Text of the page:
Retro Hoodie
Alan Taylor Features

Old School French Days

The late Alan Taylor was one of the first to wet a line in the now ultra famous Lac du Der/Chantecoq. Here's his account of what it was really like pioneering that inland sea.

I first started fishing in France in the 80’s. My first ever visit being to the famous Lac Cassien. This was a mammoth journey, often with the time taken on the ferry and an 800-mile trip the other side, sometimes taking a day at times and with an overnight stop for a bit of shuteye, a day and a half. Although the weather was great and the fishing fantastic this far south, short trips of a few days were out of the question. Most of my overseas fishing inthose days was done with Joe Taylor from the famous J&K Tackle shop in Bicester. Now any of you that know Joe will know how much he hates being away from the shop. Ha! Ha! And with myself working in the factory at the time, we seldom found time for a trip. Ha! Ha! But probably once a month for four or five days. Obviously with the close season in full swing over here, April to May was always a good time to get away. June, July, August, Sept etc., were also good. We had begun to fish within four to six hours of Calais, which meant that these short trips could often be fitted in. We started to fish the River Seine and Yonne, but the problems with these huge river systems was that due to the weather, fishing them at times was impossible so we then turned our attention to the lakes. We had run into a really nice French geezer who had put us on to some excellent lakes that had or were being fed by the River Seine or Yonne, doing fish to over 30kg, big fish this far north was an unexpected result. We actually fished the swim the record carp at the time came from – Mr. Rivere’s 80lb carp, killed and took home to feed his cats.

During this period, someone came into Joe’s shop and mentioned to him that on their way back from holiday they had called into a massive “inland sea”, as they described it, and had seen a carp jump while they were standing by a derelict church. We looked the place up on a map and at 14,000-acres and about 50 miles circumference it certainly seemed an impressive bit of water, and worth a look.Our first trip was planned for a short weekend – Thursday to Monday sort of thing, so a sicky was thrown at work, Joe was torn from his empire and the van was loaded. The lake was easy enough to find, as it was sign-posted all down the auto route, we soon found ourselves stood at the famous church peering over the huge expanse of water. The water level was very high at the time; we didn’t realise how much importance the water level had on the fishing or more so, the conditions you fished in. High water meant few swims where available, low water meant lots of swims, but in the horrendous mud that was the lakebed a few days before. We spent the rest of the day driving round the lake to find access to the water often driving from village to village, and losing sight of the lake completely for 20 minutes. At the time, the lake was absolutely huge, the dam wall with peche interdit, ran for about a quarter of its circumference. There seemed to be very little access to the place and the high water level making all the bank space un-fishable, most of it ending in flooded fields or high into the surrounding trees.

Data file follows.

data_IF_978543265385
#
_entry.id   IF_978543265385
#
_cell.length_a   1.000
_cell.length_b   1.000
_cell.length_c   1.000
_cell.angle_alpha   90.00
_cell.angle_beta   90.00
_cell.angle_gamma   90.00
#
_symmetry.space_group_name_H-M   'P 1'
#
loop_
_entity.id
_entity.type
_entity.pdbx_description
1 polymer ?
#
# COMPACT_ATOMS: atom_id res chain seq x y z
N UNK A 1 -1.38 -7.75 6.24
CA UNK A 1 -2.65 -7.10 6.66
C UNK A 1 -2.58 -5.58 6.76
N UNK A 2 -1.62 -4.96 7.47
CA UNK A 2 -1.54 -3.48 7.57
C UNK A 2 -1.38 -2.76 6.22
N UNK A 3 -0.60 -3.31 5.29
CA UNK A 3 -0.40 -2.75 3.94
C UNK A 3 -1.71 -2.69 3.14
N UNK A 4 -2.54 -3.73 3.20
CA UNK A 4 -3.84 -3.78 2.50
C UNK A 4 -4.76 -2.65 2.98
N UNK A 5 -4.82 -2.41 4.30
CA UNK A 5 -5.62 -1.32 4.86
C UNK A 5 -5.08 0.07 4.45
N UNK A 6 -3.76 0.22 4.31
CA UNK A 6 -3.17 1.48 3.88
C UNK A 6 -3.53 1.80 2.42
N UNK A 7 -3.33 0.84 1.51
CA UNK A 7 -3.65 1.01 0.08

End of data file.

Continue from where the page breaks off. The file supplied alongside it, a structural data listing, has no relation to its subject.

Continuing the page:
Where to start? We pulled into a little shop with a tiny fishing tackle section that sold permits. The little old French lady in the shop didn’t speak any English and we spoke hardly any French. All we could get out of her was that we needed to talk to her son Jackie, he dealt with the fishing side, but he didn’t seem to be about. Eventually he showed up, but didn’t speak anymore English than his mum, however, he was a fisherman, and what a find he turned out to be.

We initially had a problem buying permits, as he had never sold one to anybody ever before to fish for carp. Pole fishing on the bank with one rod, spinning from the bank for pike and zander, or boat fishing for the same, no problem. Eventually he understood we wanted to carp fish from the bank. He explained to us that using a boat that was not registered for fishing, was a no-no, and night fishing, which was illegal throughout France – another serious no-no. He then got some maps of the lake out and explained to us how it was previously three villages that were demolished, and then the land was flooded to make a reservoir that supplied water to Paris.

We bought a few bottles of his homemade wine, and he told us he could sort us out with maize. He was a very nice, kind guy whom we became friendly with over our many trips that followed. He told us that there was a small island that we could wade to in front of the Dam at the top of his road that maybe worth a try, but he had not heard of anyone ever carp fishing the lake, although a few had been caught or hooked by pike/zander anglers, of which there were many.

“People often looked at us as if we were from outer space!”

We drove to the top of the road and sure enough, peering over the dam wall, we could see a clump of reeds were growing out of the lake, and several miles away across the lake we could just make out the church steeple. At this point we weren’t quite sure what we had let ourselves in for. Jackie had tried to explain to us what had been stocked, lots of small carp at regular intervals over the years gone by, but how many would need to be in 14,000-acres to catch one, crossed our minds. But this is how we got started on Lac du Der/Chantecoq.

We tried not to attract attention to ourselves, and always tried to keep a low profile. Once it was light, we used to hide all our bedchairs and bedding, so it didn’t look like we had been there overnight and keep our swim and kit as tidy as possible, with the boat hidden in the surrounding vegetation. People often looked at us as if we were from outer space: the English accents, and rods and buzzers, which they had never seen before. Often beachcombers or dog walkers would come across the rods, stop and have a play. If the buzzers went they would be startled or intrigued so either jump or begin to play with them.

The only anglers they were used to seeing fishing from the bank were usually thrashing the water to a foam with a spinner. The pike boat anglers, of which their were hundreds, were absolutely intrigued with a marker, if we used a float or poly ball, they would row miles or motor over to pick it up and pinch it. It was best to say nothing as we were often hiding – and an old bottle or something similar was used instead. Again, the pikies thought it was some kind of trap and no amount of shouting would stop them pulling at it once they found a weight on the other end. You could see them getting excited until they pulled a stone into their boat.